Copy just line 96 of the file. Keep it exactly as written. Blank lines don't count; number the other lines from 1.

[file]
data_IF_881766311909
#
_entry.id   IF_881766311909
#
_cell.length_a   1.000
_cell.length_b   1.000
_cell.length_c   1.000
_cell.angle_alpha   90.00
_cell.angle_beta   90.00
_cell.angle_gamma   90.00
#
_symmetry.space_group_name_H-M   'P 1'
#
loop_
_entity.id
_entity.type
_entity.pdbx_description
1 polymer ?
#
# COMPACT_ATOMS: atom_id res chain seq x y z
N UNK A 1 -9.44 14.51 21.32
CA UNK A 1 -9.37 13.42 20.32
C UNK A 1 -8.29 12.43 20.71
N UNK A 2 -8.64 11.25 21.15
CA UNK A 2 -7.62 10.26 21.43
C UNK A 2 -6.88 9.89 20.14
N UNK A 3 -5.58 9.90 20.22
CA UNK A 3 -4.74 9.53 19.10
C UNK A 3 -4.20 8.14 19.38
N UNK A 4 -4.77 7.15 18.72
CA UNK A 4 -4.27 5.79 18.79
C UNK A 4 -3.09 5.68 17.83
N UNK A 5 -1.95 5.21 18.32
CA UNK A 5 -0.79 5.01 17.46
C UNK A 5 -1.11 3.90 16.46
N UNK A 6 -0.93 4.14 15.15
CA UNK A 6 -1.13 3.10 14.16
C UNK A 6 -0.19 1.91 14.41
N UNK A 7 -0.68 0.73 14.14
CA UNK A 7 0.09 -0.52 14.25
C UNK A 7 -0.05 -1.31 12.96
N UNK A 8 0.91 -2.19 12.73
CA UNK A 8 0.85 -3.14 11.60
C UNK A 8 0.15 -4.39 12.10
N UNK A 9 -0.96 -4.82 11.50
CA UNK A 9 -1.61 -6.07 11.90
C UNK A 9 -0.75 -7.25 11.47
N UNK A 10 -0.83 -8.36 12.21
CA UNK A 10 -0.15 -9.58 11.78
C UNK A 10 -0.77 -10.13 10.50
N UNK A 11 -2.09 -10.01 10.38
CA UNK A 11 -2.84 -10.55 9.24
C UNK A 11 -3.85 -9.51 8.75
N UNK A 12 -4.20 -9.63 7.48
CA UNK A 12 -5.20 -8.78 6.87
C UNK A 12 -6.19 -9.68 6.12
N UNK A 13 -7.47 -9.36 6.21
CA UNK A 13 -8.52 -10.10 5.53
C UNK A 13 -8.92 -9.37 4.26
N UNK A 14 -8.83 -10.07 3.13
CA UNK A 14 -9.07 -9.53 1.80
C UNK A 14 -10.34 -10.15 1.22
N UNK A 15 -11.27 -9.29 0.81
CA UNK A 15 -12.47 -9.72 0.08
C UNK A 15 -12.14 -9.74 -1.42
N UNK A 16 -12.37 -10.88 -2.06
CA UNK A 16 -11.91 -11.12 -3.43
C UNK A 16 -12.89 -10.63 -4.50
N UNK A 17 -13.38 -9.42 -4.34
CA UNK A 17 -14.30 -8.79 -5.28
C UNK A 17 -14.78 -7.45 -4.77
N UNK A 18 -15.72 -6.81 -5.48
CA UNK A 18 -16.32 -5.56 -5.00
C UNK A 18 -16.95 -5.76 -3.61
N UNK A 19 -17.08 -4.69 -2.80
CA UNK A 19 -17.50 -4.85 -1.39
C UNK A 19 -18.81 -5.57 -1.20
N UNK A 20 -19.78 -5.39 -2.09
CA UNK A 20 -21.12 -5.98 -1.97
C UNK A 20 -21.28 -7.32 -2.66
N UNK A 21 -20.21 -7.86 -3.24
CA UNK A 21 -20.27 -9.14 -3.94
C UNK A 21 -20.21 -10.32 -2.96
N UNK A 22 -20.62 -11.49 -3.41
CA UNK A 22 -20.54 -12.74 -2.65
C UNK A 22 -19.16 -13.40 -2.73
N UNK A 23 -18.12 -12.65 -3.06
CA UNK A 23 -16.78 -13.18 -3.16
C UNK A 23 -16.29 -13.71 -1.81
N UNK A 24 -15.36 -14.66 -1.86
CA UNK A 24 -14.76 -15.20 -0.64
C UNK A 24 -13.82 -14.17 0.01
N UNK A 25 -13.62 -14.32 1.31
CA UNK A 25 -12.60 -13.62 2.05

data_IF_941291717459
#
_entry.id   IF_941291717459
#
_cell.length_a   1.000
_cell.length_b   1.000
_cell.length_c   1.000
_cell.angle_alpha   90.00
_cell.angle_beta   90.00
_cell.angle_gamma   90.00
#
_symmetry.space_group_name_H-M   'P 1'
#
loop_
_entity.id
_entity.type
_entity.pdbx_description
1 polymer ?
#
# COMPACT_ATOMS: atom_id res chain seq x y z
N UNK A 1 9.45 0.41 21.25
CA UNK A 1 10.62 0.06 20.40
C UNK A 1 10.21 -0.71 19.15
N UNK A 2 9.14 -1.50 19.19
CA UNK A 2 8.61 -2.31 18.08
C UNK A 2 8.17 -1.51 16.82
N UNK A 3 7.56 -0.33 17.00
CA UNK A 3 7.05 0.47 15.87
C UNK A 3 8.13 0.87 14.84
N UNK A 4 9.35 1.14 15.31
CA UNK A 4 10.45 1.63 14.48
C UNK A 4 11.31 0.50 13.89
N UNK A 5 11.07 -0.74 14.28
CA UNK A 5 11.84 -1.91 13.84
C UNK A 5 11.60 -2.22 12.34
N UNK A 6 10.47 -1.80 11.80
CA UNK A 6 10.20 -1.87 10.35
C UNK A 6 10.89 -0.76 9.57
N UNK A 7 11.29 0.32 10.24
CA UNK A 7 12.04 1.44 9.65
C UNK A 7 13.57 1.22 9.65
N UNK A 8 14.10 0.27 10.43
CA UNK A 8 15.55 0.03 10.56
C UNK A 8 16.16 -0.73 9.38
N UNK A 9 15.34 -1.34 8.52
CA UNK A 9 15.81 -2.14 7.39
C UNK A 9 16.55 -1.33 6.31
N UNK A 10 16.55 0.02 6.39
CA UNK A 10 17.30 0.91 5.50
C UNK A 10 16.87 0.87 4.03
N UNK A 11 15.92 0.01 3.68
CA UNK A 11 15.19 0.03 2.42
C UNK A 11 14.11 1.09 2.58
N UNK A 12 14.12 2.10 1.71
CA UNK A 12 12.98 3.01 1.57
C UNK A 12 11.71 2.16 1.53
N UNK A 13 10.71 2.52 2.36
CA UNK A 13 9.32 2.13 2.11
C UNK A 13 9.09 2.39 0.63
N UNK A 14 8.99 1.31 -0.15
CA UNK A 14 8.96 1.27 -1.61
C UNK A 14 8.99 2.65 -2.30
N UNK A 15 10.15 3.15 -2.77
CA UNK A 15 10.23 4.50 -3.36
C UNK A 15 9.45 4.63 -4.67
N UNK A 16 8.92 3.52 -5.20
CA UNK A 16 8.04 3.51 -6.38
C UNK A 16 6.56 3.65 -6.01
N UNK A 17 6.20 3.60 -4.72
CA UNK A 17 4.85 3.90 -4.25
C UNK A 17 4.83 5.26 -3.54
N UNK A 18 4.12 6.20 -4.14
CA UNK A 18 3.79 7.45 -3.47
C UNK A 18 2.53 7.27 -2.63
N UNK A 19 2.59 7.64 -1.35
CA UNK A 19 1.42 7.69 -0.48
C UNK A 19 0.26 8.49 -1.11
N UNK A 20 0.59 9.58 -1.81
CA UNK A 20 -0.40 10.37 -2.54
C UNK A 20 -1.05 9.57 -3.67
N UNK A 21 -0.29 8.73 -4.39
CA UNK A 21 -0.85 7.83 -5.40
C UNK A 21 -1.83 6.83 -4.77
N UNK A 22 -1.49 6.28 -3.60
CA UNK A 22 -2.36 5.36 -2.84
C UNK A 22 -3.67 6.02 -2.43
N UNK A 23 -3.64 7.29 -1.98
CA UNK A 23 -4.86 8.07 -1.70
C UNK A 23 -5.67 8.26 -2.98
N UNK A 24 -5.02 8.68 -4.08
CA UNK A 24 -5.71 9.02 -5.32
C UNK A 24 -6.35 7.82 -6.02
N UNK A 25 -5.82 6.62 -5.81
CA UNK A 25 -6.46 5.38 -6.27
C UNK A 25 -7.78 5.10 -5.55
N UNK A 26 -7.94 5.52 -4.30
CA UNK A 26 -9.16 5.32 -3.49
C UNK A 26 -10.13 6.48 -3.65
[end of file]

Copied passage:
#